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Everything posted by mrocktor

  1. As is the fact that we have two legs, two arms, one brain, one heart, two lungs, one liver, two lungs, two eyes, breathe air, live on the planet Earth, are carbon based lifeforms and a myriad other characteristics that are not essential to philosophical principles*. You don't get to arbitrarily pick one irrelevant feature (the fact that we are animals) over the others. *Namely ethical and political principles
  2. Exactly. "What if I discovered a way to get something for nothing" is an invalid hypothesis.
  3. Yes, I'm quite familiar with concept formation and genus/differentia definition. Why does the genus have to be "animal"? Why not "living things"? That is the point you are not addressing. EDIT: For clarification - your argument, in essence, could be used to demand that we refer to the "rational biped", or the "rational biocular" or any of the other irrelevant characteristics of man - since man is the only rational being. Being alive is essential, being rational is essential. The rest is fluff. EDIT2: ZSorenson, all the particulars you list are application. You may value certain things because of your biology. Rational beings value something, rational beings must act (in some way) to attain values, rational beings must act in specific ways towards other rational beings - those things do not depend on physiology.
  4. Not so. "Being" denotes a specific "being", it does imply individuality. I'd call to your attention the fact that while in our current context of knowledge of reality our definitions are interchangeable (and yours works perfectly well), the discovery of another inteligent being would force you to redefine your terms, while mine would remain directly applicable. That is the strength of ommiting non-essentials. You are wrong when you say "you are not allowed leave out an attribute that is common to all men". Else you would have to be talking about the "rational bipedal, biocular, mononose, monomouth, bipulmonar, monocardiac, biarmic, pluricellular, monocerebral, aerobic, terrestrial, mammalian, (...) animal". We ommit irrelevant aspects in definitions all the time - because they are non-essential. You are right, though, that this is not measurement omission but a separate epistemological process.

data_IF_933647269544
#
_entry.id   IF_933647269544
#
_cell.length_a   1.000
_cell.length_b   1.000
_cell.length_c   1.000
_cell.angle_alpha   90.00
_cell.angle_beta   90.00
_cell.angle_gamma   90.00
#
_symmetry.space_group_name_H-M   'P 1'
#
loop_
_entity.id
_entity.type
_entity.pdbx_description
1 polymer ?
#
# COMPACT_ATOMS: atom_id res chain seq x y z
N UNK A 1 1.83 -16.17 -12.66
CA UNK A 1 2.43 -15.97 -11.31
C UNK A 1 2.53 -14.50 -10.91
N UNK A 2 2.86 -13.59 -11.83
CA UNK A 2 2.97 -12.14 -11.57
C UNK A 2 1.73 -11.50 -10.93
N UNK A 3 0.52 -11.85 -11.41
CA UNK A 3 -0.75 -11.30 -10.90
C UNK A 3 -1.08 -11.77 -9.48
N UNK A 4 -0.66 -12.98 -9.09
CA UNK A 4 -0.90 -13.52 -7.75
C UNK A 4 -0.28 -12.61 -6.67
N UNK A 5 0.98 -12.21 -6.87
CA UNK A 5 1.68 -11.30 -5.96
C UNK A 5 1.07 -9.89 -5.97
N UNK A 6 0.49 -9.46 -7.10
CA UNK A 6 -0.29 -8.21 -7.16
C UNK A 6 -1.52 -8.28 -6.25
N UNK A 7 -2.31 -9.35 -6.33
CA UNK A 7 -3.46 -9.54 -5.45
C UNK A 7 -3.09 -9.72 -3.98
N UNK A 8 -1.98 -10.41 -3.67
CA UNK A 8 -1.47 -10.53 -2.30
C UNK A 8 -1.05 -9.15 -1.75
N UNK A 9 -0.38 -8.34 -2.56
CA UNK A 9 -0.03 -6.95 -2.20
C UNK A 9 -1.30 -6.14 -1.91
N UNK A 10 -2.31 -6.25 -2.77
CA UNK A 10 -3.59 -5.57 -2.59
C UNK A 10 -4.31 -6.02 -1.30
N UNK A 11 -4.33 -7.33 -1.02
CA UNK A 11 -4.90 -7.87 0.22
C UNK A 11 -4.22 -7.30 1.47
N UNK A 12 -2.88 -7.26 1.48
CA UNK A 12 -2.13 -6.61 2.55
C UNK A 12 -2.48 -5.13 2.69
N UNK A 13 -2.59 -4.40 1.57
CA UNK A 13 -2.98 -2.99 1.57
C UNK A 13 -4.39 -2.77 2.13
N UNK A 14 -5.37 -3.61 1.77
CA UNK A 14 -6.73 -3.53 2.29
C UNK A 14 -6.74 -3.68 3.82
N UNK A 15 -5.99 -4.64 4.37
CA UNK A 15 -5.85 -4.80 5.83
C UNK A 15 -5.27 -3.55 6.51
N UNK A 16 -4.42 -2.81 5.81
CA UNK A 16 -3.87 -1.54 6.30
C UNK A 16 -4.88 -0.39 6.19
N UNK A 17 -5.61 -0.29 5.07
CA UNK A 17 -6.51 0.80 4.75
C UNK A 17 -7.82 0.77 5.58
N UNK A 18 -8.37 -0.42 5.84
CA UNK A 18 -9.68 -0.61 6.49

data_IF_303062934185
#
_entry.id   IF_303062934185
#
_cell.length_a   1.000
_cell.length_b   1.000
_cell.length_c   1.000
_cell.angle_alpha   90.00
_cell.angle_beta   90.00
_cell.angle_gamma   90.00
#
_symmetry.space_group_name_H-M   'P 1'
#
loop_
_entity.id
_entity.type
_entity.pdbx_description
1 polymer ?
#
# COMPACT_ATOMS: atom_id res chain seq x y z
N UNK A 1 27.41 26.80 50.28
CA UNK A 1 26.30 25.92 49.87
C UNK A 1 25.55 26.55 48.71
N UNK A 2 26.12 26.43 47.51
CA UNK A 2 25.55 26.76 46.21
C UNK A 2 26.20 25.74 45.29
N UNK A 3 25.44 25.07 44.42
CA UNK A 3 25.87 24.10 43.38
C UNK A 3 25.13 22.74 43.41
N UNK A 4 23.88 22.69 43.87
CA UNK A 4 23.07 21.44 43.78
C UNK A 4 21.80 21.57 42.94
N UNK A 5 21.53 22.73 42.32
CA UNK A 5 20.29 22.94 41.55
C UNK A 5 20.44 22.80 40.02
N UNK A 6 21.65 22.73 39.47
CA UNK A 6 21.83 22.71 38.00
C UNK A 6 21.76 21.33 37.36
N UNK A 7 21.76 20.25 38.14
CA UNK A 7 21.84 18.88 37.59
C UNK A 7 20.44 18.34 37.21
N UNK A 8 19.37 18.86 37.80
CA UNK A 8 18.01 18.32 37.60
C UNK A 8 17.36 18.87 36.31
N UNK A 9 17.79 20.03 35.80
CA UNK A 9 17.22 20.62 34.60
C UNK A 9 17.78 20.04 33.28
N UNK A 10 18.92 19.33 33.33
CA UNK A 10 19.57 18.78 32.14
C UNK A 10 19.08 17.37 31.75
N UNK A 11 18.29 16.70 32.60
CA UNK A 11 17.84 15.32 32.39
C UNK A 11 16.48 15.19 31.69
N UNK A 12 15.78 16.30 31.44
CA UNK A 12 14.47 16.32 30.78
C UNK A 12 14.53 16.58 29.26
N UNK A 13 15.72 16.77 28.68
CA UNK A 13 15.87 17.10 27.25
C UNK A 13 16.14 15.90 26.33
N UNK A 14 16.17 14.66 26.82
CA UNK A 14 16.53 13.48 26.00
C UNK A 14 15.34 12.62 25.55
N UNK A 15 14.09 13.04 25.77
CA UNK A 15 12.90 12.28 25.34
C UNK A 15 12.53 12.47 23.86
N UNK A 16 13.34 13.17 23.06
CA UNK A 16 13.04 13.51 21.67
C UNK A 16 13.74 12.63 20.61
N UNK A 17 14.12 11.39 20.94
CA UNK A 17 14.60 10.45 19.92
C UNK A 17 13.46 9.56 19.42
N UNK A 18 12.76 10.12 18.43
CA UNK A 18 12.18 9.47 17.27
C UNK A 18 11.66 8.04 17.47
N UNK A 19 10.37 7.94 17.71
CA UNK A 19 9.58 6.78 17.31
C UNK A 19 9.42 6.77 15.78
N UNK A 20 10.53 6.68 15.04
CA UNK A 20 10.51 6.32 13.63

5. Agreed. Do you agree that our being animals is unessential to human ethics and politics? If so, you must agree that "rational being" is a better definition (i.e. omitting a irrelevant measurement). If not, you should indicate an example where being animals our ethical or political principles take a turn away from what would be valid for other (imaginary, in our context of knowledge) rational beings. In other words, some instance where being an animal is essential in principle and not merely in application (i.e. don't eat cyanide).
  6. No, you are wrong here. Ethics and politics apply equally to all rational beings (regardless of their physical "hardware"). The specific actions that ethics and politics might require would certainly differ (as they differ from one individual to another), but not the principles. Your error is exactly what I was addressing above. In a debate about rights, should a participant forward the scenario where an alien from the galaxy MNZ-R-15B lands in New York (a fairly common exercise in such discussions) you would be diverted into arguing about whether he has a right to life. He is, obviously, not human. Nor a "man". The "animality" of man is irrelevant to Ethics and to Politics. What matters is that man is a rational living entity. A definition by essentials circumvents the irrelevancies.
  7. I find that calling the concept "rational animal" by the name "human" frequently confuses more than it clarifies. When discussing rights, for instance, it allows for people to take that "human" as a floating abstraction and claim rights for unborn fetuses, and brain dead human bodies. I tend to use "rational being" as much as I can, for that reason (even the "animal" part is non-essential to ethical and political discussion - the same concepts and conclusions would be valid for a rational plant, or electronic device, or whatever other example that may appear in a discussion).